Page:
In the study, researchers had adults walk or run on a moving platform that captured data on the amount of force, or load, each step had with the ground over a set distance. Results showed that the force exerted on the knees while running was as much as 3 times higher than while walking, but this was offset by the time runners spent in the air and the length of their stride.
While the extra load caused by running has long been a concern, especially for bigger guys who are pounding the pavement, it has never been shown to increase the risk of knee osteoarthritis—the irreversible wearing away of the knee cartilage—for runners, says Ross Miller, Ph.D. and study author.
The studies show that regular runners actually experience less long-term damage to their knee joints than non-runners. Even though running generates more force (and burden on your knees) than walking, you pound the pavement less frequently when running because your strides are longer. So, as long as your knees are healthy to begin with, running doesn’t significantly increase your chances of developing arthritis.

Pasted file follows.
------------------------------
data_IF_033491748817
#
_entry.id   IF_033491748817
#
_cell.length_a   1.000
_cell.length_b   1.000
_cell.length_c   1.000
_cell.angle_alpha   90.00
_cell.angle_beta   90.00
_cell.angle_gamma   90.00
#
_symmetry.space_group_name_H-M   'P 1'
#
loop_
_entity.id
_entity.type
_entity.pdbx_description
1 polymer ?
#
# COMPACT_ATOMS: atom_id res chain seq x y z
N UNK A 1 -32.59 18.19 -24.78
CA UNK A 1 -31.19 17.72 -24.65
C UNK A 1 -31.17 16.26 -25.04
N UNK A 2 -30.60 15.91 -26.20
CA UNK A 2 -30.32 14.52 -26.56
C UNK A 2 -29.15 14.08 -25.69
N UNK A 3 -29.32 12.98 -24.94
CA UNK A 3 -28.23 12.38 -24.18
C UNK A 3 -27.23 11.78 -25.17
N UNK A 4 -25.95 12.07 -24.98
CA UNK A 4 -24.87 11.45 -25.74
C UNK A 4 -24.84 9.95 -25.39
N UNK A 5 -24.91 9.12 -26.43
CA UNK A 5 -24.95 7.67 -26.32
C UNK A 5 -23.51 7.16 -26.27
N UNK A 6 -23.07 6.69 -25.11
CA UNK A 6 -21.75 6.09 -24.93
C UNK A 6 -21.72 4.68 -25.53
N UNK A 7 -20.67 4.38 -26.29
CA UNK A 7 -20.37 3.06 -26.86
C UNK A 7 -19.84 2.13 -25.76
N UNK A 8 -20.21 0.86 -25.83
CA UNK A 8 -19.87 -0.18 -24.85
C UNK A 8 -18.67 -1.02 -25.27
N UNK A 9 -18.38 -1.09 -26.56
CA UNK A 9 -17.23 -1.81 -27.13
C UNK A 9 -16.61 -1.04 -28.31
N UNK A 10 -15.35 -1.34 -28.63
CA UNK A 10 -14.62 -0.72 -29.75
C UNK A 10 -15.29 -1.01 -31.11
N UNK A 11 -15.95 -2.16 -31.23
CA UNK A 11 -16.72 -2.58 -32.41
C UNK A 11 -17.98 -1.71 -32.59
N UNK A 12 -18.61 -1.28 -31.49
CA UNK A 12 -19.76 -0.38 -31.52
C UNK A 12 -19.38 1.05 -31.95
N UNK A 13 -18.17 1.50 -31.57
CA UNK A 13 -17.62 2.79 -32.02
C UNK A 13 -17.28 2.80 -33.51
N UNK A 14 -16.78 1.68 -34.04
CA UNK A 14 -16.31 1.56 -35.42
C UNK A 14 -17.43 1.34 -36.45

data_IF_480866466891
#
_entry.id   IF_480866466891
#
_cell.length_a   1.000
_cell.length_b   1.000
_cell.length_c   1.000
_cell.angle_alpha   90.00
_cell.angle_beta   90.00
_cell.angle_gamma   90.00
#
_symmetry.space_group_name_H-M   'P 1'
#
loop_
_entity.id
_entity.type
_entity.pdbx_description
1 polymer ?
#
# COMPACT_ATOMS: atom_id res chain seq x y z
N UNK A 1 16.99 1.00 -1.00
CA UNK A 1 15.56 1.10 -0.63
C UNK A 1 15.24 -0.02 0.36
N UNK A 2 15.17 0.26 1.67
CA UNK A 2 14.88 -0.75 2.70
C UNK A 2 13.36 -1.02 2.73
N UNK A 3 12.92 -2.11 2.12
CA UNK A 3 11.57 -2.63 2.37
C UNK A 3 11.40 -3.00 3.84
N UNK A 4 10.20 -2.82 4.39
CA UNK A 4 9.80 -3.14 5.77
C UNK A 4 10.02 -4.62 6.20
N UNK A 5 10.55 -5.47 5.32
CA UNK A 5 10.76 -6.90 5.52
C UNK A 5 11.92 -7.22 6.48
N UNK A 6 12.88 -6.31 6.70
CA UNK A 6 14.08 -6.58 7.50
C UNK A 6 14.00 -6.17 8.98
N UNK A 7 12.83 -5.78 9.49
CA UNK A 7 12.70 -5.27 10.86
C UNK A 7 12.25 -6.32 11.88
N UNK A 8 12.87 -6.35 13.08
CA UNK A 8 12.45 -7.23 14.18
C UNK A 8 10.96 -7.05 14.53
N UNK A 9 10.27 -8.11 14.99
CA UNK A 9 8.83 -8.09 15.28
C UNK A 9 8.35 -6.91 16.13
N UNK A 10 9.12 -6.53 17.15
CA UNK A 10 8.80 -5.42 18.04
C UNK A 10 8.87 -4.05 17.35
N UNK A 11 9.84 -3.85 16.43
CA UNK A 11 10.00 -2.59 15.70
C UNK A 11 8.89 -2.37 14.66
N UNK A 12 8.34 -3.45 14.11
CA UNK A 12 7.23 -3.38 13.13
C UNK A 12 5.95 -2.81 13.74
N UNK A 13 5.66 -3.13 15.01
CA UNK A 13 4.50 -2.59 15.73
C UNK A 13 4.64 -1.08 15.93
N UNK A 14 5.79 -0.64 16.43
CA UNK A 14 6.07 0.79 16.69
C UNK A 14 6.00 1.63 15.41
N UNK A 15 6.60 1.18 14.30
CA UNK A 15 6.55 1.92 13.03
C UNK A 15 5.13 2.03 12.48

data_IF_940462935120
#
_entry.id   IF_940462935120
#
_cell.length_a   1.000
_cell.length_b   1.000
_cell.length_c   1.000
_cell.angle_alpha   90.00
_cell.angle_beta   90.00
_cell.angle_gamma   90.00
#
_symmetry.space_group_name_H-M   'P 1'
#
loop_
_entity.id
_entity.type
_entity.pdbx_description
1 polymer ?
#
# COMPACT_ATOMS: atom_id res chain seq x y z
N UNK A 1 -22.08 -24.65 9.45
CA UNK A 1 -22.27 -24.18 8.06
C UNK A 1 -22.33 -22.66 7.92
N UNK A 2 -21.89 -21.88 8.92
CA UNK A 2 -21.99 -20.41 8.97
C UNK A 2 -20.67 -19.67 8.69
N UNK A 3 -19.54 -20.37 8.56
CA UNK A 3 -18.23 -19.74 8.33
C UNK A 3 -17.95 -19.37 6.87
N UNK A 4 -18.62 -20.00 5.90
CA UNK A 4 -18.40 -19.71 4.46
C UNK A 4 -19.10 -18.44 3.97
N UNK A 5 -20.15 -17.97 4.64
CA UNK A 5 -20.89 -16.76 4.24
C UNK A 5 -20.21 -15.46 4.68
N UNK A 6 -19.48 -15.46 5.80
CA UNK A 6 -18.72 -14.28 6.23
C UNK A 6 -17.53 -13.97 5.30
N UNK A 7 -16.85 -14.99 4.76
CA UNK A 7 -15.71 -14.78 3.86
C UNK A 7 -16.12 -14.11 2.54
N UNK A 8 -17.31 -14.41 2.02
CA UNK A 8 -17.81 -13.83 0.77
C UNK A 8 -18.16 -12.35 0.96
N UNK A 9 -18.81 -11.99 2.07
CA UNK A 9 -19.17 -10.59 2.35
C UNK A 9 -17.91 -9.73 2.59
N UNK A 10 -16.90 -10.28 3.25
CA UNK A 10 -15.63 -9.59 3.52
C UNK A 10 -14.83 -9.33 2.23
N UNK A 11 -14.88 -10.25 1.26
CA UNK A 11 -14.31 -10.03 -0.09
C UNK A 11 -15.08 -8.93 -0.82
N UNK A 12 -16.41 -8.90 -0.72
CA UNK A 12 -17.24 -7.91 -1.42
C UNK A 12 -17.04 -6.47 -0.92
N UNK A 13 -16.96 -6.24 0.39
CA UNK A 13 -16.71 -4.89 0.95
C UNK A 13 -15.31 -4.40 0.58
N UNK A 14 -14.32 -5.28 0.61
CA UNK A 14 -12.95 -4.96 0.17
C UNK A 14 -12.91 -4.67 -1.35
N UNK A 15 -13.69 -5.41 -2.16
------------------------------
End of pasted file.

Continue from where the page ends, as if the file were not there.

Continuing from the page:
In fact, regular runners actually experienced less knee pain over time. This is partially because running keeps you super fit (meaning you are likely to carry less excess weight). And a regular running regimen typically leads to better overall muscle strength.